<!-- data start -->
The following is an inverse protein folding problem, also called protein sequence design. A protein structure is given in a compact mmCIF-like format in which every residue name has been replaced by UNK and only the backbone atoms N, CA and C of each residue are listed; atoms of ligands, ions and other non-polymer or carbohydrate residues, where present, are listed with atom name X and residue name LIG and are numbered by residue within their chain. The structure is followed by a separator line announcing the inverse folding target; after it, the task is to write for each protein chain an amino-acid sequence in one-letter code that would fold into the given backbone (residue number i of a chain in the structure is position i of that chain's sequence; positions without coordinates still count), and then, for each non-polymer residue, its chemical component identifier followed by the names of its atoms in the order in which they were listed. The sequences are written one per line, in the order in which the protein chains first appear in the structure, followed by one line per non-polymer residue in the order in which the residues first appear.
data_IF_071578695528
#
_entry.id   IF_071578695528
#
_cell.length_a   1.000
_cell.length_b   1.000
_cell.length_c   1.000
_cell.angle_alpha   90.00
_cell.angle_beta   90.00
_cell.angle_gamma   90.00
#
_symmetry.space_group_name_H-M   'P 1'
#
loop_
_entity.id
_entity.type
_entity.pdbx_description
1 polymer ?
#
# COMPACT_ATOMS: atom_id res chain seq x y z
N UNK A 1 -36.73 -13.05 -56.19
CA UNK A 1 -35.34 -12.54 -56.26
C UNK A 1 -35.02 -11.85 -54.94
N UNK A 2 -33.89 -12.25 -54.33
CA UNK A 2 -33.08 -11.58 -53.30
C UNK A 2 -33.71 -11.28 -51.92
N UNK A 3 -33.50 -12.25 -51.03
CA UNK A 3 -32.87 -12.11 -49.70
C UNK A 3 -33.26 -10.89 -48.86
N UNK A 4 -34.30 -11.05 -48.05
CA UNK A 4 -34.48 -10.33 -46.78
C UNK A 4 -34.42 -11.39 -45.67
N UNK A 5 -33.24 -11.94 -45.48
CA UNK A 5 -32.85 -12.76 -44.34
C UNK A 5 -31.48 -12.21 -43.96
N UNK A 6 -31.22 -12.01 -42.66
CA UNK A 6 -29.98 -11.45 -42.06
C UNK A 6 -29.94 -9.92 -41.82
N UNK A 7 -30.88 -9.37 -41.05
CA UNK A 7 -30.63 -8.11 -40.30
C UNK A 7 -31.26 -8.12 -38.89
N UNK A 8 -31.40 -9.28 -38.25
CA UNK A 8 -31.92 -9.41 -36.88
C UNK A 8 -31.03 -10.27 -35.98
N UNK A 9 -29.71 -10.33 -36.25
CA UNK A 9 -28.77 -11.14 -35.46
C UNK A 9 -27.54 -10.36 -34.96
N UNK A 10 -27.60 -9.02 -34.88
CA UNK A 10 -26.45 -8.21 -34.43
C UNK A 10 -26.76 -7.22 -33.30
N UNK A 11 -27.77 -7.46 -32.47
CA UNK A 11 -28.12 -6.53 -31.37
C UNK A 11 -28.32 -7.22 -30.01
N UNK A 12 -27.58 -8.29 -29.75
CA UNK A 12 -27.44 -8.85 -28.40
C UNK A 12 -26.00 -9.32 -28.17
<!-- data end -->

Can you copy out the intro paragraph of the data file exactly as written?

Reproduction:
The following is an inverse protein folding problem, also called protein sequence design. A protein structure is given in a compact mmCIF-like format in which every residue name has been replaced by UNK and only the backbone atoms N, CA and C of each residue are listed; atoms of ligands, ions and other non-polymer or carbohydrate residues, where present, are listed with atom name X and residue name LIG and are numbered by residue within their chain. The structure is followed by a separator line announcing the inverse folding target; after it, the task is to write for each protein chain an amino-acid sequence in one-letter code that would fold into the given backbone (residue number i of a chain in the structure is position i of that chain's sequence; positions without coordinates still count), and then, for each non-polymer residue, its chemical component identifier followed by the names of its atoms in the order in which they were listed. The sequences are written one per line, in the order in which the protein chains first appear in the structure, followed by one line per non-polymer residue in the order in which the residues first appear.